The Last Exorcism

Film Review by Dean Duncan May 8, 2015

The handi-cam mock-doc approach to feature filmmaking makes sense. You can excuse and explain and indulge in no-budget, no-technique technique—you have your cake and you eat it. Mind you this state of affairs does distract us from a deeper, better truth, which is that observational and verité techniques can work terrifically in outright serious fiction filmmaking. These techniques are not only efficient and effective, but they’re actually true. Think, for instance, of Jean Rouch’s conspicuously successful contribution to Paris vu par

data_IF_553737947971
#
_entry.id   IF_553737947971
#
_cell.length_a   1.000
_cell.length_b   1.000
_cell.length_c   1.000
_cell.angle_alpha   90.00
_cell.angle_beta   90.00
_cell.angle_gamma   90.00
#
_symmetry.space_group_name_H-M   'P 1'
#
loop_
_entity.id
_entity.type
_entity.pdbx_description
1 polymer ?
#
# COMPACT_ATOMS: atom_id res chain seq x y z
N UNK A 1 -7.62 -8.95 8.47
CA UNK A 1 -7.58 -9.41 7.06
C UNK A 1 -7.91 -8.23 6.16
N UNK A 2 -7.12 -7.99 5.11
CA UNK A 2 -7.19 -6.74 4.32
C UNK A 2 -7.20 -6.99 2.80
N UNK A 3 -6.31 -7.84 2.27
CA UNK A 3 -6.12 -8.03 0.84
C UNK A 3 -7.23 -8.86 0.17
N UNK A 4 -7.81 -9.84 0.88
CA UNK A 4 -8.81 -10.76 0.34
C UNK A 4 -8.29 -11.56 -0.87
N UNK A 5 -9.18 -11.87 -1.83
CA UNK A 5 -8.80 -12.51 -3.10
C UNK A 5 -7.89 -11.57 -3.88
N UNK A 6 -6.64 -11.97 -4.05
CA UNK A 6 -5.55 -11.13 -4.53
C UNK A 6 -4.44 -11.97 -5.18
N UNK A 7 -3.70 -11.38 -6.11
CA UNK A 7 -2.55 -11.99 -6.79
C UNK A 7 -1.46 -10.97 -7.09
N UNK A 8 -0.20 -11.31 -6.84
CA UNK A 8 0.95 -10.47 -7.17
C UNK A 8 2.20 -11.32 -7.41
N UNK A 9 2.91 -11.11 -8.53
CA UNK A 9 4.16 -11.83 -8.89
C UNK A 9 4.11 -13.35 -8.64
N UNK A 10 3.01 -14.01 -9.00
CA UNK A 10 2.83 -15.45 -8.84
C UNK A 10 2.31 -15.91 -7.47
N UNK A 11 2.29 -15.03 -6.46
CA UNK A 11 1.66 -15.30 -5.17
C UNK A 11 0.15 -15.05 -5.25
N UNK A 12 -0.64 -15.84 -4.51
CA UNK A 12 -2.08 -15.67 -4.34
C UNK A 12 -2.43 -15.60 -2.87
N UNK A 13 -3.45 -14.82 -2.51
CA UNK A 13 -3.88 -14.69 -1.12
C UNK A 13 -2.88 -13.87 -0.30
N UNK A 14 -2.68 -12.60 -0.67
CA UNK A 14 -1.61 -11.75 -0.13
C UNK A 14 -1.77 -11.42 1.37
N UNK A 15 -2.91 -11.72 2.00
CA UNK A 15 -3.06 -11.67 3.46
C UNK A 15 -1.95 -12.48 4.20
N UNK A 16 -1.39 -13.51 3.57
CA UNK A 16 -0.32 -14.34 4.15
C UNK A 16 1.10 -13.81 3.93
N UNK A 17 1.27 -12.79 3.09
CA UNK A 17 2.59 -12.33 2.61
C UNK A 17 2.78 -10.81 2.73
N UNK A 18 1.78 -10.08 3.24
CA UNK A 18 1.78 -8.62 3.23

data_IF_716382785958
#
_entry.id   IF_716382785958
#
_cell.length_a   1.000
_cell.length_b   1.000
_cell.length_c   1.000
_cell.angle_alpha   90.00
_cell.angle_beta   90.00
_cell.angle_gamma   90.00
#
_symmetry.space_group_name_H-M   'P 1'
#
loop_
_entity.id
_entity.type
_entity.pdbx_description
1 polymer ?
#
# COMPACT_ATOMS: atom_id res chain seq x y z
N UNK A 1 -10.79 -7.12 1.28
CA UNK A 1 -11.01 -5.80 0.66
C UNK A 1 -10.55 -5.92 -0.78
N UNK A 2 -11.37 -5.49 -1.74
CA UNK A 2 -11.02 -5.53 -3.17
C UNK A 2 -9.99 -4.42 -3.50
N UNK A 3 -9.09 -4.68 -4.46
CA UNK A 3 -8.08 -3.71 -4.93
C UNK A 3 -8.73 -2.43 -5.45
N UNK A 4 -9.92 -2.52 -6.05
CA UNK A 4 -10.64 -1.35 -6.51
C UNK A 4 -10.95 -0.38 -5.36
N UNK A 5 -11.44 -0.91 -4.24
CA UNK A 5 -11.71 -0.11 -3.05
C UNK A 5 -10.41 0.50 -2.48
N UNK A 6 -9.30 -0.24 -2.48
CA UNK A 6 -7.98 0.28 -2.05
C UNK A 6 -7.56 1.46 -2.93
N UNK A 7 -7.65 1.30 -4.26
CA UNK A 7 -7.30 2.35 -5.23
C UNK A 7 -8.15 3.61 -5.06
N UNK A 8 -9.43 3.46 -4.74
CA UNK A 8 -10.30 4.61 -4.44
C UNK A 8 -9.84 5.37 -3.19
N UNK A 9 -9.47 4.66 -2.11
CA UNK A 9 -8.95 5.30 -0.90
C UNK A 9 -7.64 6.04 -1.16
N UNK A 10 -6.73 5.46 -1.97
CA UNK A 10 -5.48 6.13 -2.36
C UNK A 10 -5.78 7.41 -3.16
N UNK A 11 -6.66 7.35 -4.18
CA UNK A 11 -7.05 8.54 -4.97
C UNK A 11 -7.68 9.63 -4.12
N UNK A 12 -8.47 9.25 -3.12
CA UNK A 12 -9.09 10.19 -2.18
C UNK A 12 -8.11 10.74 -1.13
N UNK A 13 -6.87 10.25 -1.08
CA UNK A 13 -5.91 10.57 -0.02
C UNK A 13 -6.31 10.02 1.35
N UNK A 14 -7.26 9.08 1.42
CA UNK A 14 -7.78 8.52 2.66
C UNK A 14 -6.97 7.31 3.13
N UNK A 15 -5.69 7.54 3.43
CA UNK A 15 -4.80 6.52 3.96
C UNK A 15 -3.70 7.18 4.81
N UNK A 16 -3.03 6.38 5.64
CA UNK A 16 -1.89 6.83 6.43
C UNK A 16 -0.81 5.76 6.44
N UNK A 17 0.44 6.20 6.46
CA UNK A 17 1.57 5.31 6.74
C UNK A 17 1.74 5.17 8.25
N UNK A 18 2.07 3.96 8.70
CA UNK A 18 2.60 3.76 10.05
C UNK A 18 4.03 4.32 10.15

Except that the guys making this movie aren’t anything like Jean Rouch. There is a good concept here. The charlatan exposes what’s fraudulent, and then discovers the substance and necessity beneath the nonsense. A few things go well. A general indirectness works. There’s some slowly mounting menace out in the sticks there, with each member of the family registering pretty well. It might have been that the isolation suggested primordial forces and conflicts. But the guys making this movie mostly seem to be saying that believers are hayseeds. The whole production goes completely down the tubes at the end, which makes no sense in three or four different ways. The town pastor is the big Satanist? It’s suddenly Rosemary’s Baby? And what does it all add up to? Looked like it was going somewhere, or touching upon something. Oops! My mistake. An exploitative mess, basically.